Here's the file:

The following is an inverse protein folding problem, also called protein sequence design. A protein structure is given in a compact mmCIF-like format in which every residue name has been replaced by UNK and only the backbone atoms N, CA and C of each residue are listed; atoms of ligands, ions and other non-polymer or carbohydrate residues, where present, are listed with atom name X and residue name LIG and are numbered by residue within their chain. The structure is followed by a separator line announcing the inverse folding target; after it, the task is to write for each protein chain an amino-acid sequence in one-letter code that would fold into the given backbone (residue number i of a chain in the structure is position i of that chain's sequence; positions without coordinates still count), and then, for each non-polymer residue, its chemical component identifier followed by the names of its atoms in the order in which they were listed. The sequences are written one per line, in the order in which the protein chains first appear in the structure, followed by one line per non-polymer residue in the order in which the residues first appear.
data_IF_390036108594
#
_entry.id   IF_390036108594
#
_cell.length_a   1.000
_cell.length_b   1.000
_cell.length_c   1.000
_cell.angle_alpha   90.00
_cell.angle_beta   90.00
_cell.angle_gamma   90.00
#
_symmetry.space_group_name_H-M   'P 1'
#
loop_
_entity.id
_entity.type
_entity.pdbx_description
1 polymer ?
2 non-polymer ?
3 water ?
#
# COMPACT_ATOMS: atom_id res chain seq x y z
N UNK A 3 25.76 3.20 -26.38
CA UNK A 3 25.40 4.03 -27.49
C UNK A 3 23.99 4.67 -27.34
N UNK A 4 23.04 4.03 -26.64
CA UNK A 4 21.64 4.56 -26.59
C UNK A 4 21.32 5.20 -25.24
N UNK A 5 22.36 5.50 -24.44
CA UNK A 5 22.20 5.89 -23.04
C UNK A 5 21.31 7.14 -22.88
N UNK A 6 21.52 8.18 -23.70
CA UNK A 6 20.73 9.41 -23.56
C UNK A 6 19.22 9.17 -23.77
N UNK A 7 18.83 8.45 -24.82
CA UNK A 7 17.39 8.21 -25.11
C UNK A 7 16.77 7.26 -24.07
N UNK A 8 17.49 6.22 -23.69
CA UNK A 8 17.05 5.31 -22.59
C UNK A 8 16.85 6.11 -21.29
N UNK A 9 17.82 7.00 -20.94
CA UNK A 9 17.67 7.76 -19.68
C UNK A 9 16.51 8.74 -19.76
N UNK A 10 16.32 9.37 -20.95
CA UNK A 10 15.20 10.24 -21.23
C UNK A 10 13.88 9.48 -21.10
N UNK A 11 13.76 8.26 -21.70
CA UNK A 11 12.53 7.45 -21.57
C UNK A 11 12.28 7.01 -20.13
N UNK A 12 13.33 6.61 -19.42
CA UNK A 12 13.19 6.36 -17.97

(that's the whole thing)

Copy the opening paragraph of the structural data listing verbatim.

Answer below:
The following is an inverse protein folding problem, also called protein sequence design. A protein structure is given in a compact mmCIF-like format in which every residue name has been replaced by UNK and only the backbone atoms N, CA and C of each residue are listed; atoms of ligands, ions and other non-polymer or carbohydrate residues, where present, are listed with atom name X and residue name LIG and are numbered by residue within their chain. The structure is followed by a separator line announcing the inverse folding target; after it, the task is to write for each protein chain an amino-acid sequence in one-letter code that would fold into the given backbone (residue number i of a chain in the structure is position i of that chain's sequence; positions without coordinates still count), and then, for each non-polymer residue, its chemical component identifier followed by the names of its atoms in the order in which they were listed. The sequences are written one per line, in the order in which the protein chains first appear in the structure, followed by one line per non-polymer residue in the order in which the residues first appear.